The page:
Architectural design and aesthetics of Zero Emission Buildings: an analysis of perceived architectural qualities in the ZEB Living LAB in Trondheim.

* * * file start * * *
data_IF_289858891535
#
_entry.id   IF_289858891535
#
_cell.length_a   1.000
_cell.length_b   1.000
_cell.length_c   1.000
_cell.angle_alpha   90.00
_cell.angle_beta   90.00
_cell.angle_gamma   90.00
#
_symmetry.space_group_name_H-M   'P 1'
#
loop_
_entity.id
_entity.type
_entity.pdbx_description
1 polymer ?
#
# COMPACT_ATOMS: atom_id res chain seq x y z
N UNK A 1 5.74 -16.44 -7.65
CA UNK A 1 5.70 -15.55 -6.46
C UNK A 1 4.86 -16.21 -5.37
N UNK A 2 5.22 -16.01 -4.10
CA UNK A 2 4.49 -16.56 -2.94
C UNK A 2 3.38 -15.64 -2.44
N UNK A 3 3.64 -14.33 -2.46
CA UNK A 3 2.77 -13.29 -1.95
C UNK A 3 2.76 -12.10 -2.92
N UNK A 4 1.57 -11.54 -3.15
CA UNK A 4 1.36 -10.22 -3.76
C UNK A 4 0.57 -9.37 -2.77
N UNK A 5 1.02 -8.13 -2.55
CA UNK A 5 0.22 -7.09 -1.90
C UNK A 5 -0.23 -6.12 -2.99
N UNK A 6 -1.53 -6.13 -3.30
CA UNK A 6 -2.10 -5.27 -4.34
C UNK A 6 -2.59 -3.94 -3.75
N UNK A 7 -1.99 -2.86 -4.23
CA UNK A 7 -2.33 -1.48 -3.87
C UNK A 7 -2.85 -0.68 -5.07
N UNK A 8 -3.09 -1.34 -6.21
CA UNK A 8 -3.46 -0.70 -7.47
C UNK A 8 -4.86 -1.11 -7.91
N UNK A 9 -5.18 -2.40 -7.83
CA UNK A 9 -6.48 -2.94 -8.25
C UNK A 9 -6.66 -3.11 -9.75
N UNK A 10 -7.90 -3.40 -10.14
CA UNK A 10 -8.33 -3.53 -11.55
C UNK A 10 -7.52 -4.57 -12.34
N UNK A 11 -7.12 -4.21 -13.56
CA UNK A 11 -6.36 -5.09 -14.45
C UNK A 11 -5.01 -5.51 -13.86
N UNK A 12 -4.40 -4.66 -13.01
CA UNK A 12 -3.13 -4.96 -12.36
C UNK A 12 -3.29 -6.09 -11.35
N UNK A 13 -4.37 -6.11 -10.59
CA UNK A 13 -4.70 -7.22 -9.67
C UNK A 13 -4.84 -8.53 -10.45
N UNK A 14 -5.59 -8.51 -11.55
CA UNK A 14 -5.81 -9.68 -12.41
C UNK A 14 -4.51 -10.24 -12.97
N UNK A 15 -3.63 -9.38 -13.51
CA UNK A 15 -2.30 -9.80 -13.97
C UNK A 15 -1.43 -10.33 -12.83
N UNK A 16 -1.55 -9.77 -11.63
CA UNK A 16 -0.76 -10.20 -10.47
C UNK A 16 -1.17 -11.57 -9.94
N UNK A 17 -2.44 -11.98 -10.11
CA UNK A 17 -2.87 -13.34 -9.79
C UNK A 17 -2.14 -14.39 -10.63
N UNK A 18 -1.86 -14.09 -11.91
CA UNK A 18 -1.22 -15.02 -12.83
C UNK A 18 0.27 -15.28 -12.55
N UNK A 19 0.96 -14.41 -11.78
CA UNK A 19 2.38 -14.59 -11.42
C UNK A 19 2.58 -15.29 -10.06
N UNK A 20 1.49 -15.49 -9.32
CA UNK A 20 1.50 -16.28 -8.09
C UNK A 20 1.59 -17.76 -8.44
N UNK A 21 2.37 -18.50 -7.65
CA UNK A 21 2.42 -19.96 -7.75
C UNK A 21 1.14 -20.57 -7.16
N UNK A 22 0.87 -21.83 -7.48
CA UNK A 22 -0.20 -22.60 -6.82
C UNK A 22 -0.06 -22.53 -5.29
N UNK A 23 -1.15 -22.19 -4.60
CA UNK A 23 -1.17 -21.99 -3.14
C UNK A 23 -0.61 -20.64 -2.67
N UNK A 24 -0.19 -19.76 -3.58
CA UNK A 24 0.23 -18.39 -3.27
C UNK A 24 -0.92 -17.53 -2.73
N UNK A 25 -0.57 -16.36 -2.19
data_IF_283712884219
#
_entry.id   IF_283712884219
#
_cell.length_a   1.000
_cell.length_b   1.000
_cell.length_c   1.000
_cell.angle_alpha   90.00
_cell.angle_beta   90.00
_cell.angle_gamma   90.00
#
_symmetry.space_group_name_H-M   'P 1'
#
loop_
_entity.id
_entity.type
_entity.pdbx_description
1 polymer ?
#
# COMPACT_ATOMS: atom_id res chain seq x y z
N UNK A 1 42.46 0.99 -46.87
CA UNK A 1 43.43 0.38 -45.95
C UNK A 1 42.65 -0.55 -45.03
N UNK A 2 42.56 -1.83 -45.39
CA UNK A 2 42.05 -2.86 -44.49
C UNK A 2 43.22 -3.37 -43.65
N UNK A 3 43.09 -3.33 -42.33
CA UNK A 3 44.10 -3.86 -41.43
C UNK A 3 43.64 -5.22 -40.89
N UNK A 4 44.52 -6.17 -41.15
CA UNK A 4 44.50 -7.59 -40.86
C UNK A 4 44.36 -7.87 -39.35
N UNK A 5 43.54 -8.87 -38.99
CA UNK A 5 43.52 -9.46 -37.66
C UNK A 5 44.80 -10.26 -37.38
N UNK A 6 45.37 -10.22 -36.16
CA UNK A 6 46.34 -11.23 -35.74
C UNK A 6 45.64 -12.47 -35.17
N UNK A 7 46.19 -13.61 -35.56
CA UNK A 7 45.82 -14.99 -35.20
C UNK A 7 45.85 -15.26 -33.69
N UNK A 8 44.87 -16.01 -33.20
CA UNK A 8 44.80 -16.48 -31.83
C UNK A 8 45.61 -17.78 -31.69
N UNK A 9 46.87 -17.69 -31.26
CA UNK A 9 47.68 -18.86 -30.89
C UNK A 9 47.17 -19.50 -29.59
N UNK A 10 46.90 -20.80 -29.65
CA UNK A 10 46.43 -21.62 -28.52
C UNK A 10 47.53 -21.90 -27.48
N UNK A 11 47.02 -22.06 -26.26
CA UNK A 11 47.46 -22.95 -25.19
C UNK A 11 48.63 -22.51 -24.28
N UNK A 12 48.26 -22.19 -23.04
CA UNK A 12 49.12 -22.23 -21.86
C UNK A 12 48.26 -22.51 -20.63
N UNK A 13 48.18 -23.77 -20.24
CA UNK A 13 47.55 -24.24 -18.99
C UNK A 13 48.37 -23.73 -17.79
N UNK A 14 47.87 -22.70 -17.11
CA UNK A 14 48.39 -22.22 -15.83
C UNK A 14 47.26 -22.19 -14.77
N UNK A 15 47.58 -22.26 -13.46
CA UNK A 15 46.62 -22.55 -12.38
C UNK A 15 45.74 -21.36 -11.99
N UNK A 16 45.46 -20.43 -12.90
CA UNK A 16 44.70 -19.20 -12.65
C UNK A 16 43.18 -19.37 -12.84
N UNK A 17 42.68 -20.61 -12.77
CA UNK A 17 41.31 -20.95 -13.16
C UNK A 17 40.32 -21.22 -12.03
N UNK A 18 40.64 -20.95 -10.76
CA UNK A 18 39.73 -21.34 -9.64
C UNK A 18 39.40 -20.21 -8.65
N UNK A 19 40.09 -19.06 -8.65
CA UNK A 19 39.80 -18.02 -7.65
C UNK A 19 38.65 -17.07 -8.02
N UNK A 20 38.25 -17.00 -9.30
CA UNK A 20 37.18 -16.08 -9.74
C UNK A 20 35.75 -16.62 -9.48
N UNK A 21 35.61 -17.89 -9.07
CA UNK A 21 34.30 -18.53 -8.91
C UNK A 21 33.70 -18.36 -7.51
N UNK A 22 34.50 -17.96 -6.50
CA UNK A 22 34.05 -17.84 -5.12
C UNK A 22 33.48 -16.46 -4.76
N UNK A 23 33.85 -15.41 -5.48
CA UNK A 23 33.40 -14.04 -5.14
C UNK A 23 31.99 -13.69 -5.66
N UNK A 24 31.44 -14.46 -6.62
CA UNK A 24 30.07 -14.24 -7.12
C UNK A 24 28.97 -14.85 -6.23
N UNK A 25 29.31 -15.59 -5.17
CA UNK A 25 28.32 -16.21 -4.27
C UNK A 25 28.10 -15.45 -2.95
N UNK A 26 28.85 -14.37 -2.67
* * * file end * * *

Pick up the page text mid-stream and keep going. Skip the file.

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Technological development of building components for energy efficiency and renewable energy generation has made it possible to conceive buildings able to produce more energy than they actually consume. Zero Emission Buildings – ZEB - are based on the assumption that the surplus of energy produced by integrated energy systems could compensate their own environmental impact in a life cycle perspective. Beside their simple aesthetics, ZEBs are often the result of complex architectural design processes where morphology and construction are optimized, through the use of advanced simulation tools, towards optimal environmental performance and maximum energy efficiency. Architects assume in this context the role of hubs, collecting the complex flow of information provided by the different experts involved throughout the design process, and synthesizing it into a whole. The ZEB Living Lab was designed in order to be representative, for dimension and construction, of a regular Norwegian detached house. Its aesthetic is the result of a complex multidisciplinary design process where students, researchers and industry partners collaborated in the design of an energy positive solar powered house. Its concept was conceived as an internal competition within the MSc program in Sustainable Architecture and later developed at the ZEB research centre at NTNU. The Living Lab has been equipped with a data acquisition system able to monitor environmental performance and energy flow through the building. Today it is used as a laboratory for action research on users’ interaction with state of the art technologies for carbon neutrality. In this paper, architectural qualities of the Living Lab, determined on the basis of both numerical analyses and qualitative parameters, will be discussed in relation to both feedbacks provided by different users and collected data.